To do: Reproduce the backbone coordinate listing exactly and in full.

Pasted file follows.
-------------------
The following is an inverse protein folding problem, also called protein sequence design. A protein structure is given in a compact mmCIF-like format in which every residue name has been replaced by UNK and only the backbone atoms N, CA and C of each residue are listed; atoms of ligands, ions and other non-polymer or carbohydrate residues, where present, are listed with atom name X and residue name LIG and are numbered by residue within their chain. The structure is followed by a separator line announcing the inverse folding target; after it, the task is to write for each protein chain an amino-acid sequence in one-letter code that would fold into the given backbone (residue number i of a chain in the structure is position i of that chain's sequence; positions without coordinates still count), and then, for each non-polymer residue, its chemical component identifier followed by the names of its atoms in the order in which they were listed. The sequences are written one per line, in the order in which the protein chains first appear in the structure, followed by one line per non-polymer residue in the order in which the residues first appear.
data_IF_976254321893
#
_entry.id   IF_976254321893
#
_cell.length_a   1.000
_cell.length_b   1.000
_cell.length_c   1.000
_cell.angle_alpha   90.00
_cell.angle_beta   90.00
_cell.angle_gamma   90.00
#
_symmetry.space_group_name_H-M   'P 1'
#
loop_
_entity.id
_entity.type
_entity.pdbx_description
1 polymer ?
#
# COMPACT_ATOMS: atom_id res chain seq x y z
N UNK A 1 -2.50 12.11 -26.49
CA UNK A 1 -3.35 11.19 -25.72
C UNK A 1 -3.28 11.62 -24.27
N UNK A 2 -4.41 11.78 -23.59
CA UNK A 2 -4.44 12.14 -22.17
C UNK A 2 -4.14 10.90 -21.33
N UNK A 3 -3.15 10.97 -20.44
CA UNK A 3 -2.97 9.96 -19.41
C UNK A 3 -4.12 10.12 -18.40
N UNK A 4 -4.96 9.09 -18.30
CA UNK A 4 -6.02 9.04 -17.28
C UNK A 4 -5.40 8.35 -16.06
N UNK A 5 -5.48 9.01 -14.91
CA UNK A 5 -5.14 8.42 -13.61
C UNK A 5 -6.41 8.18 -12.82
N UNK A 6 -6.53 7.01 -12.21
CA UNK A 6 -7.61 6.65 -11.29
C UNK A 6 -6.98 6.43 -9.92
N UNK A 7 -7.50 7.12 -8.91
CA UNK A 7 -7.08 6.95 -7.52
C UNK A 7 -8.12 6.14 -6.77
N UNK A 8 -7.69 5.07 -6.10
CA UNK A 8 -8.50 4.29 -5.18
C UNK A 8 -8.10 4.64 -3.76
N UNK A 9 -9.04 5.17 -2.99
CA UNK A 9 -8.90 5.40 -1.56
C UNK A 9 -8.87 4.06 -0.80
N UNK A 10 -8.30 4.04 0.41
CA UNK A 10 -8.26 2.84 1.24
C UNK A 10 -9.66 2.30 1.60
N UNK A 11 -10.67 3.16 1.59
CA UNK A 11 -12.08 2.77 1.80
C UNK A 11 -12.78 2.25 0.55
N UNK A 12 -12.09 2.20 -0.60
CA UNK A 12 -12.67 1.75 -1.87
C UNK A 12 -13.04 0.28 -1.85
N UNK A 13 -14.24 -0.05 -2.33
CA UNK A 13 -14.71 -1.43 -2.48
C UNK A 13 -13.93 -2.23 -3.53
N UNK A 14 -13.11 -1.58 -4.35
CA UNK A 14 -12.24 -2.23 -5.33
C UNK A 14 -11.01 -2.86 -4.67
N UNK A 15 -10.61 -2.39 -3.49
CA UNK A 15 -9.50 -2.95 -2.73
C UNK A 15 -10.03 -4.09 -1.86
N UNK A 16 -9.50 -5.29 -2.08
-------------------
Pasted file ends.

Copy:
The following is an inverse protein folding problem, also called protein sequence design. A protein structure is given in a compact mmCIF-like format in which every residue name has been replaced by UNK and only the backbone atoms N, CA and C of each residue are listed; atoms of ligands, ions and other non-polymer or carbohydrate residues, where present, are listed with atom name X and residue name LIG and are numbered by residue within their chain. The structure is followed by a separator line announcing the inverse folding target; after it, the task is to write for each protein chain an amino-acid sequence in one-letter code that would fold into the given backbone (residue number i of a chain in the structure is position i of that chain's sequence; positions without coordinates still count), and then, for each non-polymer residue, its chemical component identifier followed by the names of its atoms in the order in which they were listed. The sequences are written one per line, in the order in which the protein chains first appear in the structure, followed by one line per non-polymer residue in the order in which the residues first appear.
data_IF_976254321893
#
_entry.id   IF_976254321893
#
_cell.length_a   1.000
_cell.length_b   1.000
_cell.length_c   1.000
_cell.angle_alpha   90.00
_cell.angle_beta   90.00
_cell.angle_gamma   90.00
#
_symmetry.space_group_name_H-M   'P 1'
#
loop_
_entity.id
_entity.type
_entity.pdbx_description
1 polymer ?
#
# COMPACT_ATOMS: atom_id res chain seq x y z
N UNK A 1 -2.50 12.11 -26.49
CA UNK A 1 -3.35 11.19 -25.72
C UNK A 1 -3.28 11.62 -24.27
N UNK A 2 -4.41 11.78 -23.59
CA UNK A 2 -4.44 12.14 -22.17
C UNK A 2 -4.14 10.90 -21.33
N UNK A 3 -3.15 10.97 -20.44
CA UNK A 3 -2.97 9.96 -19.41
C UNK A 3 -4.12 10.12 -18.40
N UNK A 4 -4.96 9.09 -18.30
CA UNK A 4 -6.02 9.04 -17.28
C UNK A 4 -5.40 8.35 -16.06
N UNK A 5 -5.48 9.01 -14.91
CA UNK A 5 -5.14 8.42 -13.61
C UNK A 5 -6.41 8.18 -12.82
N UNK A 6 -6.53 7.01 -12.21
CA UNK A 6 -7.61 6.65 -11.29
C UNK A 6 -6.98 6.43 -9.92
N UNK A 7 -7.50 7.12 -8.91
CA UNK A 7 -7.08 6.95 -7.52
C UNK A 7 -8.12 6.14 -6.77
N UNK A 8 -7.69 5.07 -6.10
CA UNK A 8 -8.50 4.29 -5.18
C UNK A 8 -8.10 4.64 -3.76
N UNK A 9 -9.04 5.17 -2.99
CA UNK A 9 -8.90 5.40 -1.56
C UNK A 9 -8.87 4.06 -0.80
N UNK A 10 -8.30 4.04 0.41
CA UNK A 10 -8.26 2.84 1.24
C UNK A 10 -9.66 2.30 1.60
N UNK A 11 -10.67 3.16 1.59
CA UNK A 11 -12.08 2.77 1.80
C UNK A 11 -12.78 2.25 0.55
N UNK A 12 -12.09 2.20 -0.60
CA UNK A 12 -12.67 1.75 -1.87
C UNK A 12 -13.04 0.28 -1.85
N UNK A 13 -14.24 -0.05 -2.33
CA UNK A 13 -14.71 -1.43 -2.48
C UNK A 13 -13.93 -2.23 -3.53
N UNK A 14 -13.11 -1.58 -4.35
CA UNK A 14 -12.24 -2.23 -5.33
C UNK A 14 -11.01 -2.86 -4.67
N UNK A 15 -10.61 -2.39 -3.49
CA UNK A 15 -9.50 -2.95 -2.73
C UNK A 15 -10.03 -4.09 -1.86
N UNK A 16 -9.50 -5.29 -2.08